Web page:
Pakistan: Now or Never?

Perspectives on Pakistan

Pakistan, India and the election manifestos

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The world’s largest democracy chooses a new government in an election beginning on Thursday, and given the fires burning next door in Pakistan and Afghanistan, the men and women who will rule New Delhi over the next five years will doubtless exert influence over the course of events.

Indeed, with the pain and anger over  the Mumbai attacks of November still raw, the mood could hardly be tougher against Pakistan. Even shorn of the campaign rhetoric, the positions of both the ruling Congress and the Hindu nationalist Bharatiya Janata Party on Pakistan begin from common ground. No dialogue with Islamabad until it “dismantles the infrastructure of terrorism”, both parties say in their manifestos.

Full texts of the documents of the two main parties are here and here.

New Delhi’s continued refusal to resume dialogue or indeed to expand other links such as trade has caught Pakistan between a rock and a hard place, according to this piece in 2point6billion.com, a website tracking developments mainly in China and India. While Islamabad has repeatedly called for resumption of dialogue since the attacks, Delhi has refused to comply until it is assured that Pakistan will prosecute all those involved in the planning and operations.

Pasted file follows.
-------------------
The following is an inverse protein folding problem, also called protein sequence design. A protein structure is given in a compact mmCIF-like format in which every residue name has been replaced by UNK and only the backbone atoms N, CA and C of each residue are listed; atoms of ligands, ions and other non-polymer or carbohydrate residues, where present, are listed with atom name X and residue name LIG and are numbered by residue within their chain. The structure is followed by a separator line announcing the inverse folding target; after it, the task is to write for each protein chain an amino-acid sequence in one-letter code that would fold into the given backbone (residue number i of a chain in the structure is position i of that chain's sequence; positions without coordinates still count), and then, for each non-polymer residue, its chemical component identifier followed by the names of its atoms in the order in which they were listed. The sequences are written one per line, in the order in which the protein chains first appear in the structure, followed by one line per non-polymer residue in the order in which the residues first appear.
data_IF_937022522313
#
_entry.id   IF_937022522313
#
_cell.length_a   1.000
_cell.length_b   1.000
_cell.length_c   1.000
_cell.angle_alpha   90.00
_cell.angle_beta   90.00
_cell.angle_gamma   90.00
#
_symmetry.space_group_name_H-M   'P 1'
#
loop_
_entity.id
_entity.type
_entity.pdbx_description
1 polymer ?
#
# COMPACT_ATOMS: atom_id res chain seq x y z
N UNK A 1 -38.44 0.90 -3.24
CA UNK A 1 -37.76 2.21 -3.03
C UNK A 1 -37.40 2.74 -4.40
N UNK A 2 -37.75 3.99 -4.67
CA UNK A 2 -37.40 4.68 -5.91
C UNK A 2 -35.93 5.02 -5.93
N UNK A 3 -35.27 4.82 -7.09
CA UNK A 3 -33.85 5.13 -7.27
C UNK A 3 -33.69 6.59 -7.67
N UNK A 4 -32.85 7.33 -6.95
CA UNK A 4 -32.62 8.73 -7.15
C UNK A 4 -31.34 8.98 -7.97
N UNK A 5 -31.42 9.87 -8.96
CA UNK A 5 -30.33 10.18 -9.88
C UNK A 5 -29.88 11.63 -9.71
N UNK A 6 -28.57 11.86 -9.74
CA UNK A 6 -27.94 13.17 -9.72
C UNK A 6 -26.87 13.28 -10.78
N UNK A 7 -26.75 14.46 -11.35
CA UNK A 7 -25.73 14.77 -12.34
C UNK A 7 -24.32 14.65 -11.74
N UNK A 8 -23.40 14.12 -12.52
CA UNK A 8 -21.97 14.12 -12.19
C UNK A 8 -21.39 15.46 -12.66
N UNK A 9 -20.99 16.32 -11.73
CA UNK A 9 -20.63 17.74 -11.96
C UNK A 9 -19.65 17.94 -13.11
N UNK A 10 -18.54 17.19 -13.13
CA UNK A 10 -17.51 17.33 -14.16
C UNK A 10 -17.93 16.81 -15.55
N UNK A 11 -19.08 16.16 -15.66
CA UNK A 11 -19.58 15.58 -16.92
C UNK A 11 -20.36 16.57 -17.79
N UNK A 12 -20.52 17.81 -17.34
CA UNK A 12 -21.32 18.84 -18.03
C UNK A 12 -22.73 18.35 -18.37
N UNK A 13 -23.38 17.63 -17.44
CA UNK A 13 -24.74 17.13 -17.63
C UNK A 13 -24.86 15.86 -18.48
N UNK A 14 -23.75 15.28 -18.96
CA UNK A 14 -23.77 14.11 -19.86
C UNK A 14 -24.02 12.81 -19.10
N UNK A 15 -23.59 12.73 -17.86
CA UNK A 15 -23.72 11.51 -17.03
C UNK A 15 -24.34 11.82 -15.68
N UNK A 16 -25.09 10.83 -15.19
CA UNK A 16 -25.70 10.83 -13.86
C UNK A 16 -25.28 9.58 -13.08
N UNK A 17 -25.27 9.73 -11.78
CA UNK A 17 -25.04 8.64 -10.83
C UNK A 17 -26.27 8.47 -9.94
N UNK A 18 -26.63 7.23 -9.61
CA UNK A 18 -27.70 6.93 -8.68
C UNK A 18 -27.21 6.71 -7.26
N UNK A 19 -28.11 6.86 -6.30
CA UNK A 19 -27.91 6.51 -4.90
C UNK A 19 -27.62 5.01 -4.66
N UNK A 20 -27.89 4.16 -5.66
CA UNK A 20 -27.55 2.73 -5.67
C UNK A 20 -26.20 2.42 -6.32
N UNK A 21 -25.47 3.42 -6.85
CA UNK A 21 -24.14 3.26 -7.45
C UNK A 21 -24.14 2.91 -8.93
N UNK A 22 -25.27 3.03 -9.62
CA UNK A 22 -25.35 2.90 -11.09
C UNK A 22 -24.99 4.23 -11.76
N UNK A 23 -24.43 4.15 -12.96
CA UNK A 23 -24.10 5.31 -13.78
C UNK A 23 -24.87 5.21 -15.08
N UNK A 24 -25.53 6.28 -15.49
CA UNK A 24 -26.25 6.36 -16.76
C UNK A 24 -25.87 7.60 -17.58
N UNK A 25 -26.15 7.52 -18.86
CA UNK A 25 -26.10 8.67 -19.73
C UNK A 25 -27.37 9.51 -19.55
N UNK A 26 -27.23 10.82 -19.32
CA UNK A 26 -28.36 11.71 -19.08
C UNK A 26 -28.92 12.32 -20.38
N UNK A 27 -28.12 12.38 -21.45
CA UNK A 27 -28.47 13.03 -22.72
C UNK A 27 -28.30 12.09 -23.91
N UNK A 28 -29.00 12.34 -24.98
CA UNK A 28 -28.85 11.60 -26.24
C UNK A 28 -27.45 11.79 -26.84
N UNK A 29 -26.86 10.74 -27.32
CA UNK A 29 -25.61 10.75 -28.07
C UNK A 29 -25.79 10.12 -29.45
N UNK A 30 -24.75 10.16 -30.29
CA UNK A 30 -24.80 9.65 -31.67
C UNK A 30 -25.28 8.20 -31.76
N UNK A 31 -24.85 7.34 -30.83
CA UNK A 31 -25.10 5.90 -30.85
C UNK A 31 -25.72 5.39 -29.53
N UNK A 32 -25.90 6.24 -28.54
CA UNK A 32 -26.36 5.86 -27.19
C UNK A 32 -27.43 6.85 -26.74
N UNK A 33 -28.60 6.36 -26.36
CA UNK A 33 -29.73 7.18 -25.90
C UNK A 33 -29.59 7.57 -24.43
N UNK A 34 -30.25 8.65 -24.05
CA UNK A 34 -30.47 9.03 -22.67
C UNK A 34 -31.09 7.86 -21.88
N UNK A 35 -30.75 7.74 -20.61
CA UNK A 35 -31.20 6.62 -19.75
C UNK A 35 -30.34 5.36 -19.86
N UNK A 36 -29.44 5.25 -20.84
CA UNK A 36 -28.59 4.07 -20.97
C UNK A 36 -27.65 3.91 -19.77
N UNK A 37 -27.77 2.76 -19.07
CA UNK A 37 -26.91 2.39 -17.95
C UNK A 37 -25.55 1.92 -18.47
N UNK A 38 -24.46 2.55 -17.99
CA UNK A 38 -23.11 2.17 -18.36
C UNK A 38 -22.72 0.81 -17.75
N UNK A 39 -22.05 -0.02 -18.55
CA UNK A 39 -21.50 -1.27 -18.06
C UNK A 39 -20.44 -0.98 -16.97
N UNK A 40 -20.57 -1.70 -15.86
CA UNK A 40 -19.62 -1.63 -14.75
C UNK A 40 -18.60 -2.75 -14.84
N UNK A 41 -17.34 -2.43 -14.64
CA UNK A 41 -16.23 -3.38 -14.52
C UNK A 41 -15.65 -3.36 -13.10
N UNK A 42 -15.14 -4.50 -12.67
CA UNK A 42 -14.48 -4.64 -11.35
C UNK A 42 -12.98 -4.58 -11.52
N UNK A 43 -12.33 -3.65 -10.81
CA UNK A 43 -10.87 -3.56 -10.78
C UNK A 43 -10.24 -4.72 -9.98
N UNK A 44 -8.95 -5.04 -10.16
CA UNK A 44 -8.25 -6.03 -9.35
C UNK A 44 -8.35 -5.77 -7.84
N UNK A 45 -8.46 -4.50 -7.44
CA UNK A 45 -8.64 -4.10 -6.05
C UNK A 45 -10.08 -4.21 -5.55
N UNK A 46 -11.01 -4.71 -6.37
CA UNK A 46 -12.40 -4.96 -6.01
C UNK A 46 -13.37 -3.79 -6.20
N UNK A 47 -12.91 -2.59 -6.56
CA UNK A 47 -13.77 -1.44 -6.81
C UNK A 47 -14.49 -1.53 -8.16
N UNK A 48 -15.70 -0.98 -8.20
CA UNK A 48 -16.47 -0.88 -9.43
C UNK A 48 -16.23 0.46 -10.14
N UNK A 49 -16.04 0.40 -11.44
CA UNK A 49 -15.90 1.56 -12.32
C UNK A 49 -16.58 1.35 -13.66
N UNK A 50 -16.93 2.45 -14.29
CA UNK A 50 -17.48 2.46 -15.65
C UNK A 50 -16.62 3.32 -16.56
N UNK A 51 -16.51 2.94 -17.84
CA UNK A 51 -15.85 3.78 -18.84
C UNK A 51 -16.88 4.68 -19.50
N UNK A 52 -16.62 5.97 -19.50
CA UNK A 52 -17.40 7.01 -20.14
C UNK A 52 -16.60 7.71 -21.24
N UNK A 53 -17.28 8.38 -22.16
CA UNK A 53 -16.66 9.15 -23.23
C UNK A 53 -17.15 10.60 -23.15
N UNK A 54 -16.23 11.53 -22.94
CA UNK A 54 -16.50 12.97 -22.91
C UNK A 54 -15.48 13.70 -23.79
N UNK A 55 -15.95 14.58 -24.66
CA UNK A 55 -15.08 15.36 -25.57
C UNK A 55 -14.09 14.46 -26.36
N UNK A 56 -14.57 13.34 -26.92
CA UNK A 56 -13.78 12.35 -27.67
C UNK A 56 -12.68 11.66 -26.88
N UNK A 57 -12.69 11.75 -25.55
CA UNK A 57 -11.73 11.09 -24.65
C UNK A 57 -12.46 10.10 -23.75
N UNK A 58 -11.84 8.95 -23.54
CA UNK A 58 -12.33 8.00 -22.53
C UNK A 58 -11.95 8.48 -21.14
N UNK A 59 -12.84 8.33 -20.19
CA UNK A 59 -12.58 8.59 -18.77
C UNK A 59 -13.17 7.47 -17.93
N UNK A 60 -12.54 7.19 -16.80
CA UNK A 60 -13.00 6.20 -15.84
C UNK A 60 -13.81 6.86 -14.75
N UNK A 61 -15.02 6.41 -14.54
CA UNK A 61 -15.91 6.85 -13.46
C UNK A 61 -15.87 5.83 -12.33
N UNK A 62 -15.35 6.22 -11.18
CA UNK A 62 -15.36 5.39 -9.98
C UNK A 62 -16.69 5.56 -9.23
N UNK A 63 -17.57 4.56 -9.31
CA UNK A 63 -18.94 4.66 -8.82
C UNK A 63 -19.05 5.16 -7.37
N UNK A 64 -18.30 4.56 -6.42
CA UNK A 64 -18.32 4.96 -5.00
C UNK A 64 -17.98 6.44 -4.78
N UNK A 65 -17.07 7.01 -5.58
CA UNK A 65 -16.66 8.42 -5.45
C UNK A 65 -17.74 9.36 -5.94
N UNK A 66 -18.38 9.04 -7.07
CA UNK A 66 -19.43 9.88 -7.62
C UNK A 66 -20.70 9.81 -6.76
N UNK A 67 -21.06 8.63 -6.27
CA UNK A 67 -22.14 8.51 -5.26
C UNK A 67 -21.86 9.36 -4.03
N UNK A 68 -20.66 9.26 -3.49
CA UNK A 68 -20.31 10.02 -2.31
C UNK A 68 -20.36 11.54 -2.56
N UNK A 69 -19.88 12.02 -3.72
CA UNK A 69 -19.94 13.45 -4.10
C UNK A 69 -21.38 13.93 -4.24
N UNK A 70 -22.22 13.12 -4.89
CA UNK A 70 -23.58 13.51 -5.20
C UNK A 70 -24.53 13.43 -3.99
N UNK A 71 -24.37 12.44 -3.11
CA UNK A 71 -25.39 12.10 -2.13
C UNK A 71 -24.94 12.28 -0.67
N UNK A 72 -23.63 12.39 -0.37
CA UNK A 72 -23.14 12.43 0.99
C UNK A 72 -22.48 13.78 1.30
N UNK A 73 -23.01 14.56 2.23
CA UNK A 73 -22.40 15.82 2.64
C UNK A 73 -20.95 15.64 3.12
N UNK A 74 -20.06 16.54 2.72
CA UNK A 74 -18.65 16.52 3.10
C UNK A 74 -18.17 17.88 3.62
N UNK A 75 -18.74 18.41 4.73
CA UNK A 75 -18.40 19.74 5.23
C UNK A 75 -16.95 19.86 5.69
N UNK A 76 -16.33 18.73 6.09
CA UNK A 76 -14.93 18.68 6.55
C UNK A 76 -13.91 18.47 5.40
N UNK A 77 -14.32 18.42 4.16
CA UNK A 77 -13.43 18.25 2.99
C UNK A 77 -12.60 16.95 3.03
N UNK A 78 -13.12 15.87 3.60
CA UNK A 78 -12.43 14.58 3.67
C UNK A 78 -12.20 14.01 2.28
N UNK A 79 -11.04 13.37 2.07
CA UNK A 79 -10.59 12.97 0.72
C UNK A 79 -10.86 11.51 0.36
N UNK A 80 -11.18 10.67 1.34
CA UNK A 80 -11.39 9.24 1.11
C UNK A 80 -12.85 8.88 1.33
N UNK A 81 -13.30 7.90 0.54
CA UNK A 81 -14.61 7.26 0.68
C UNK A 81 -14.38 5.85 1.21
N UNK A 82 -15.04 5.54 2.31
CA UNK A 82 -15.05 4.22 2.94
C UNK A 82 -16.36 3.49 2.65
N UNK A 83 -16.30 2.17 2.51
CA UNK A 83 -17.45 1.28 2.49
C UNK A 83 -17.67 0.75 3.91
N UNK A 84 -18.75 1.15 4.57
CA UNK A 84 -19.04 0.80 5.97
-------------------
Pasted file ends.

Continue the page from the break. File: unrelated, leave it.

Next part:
Delhi maintains that it holds information garnered from satellite, cellular and other communications devices captured at the scene that lead to specific individuals that Pakistan has as yet failed to apprehend. Islamabad denies the charge and says it is doing everything in its power to cooperate.

Is Indian “patience” paying off over Mumbai?

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Shortly after the Mumbai attacks, I asked whether India faced a trial of patience in persuading Pakistan — with help from the United States — to take action against the Islamist militants it blamed for the assault on its financial capital. India’s approach of relying on American diplomacy rather than launching military action led to some  soul-searching among Indian analysts when it failed to deliver immediate results.  But is it finally beginning to bear fruit?

Former Indian diplomat M K Bhadrakumar writes in the Asia Times that diplomatic efforts over the Mumbai attacks are entering a crucial phase. ”After having secured New Delhi’s assurance that India will not resort to a military strike against Pakistan, Washington is perceptibly stepping up pressure on Islamabad to act on the available evidence regarding the Mumbai attacks.”

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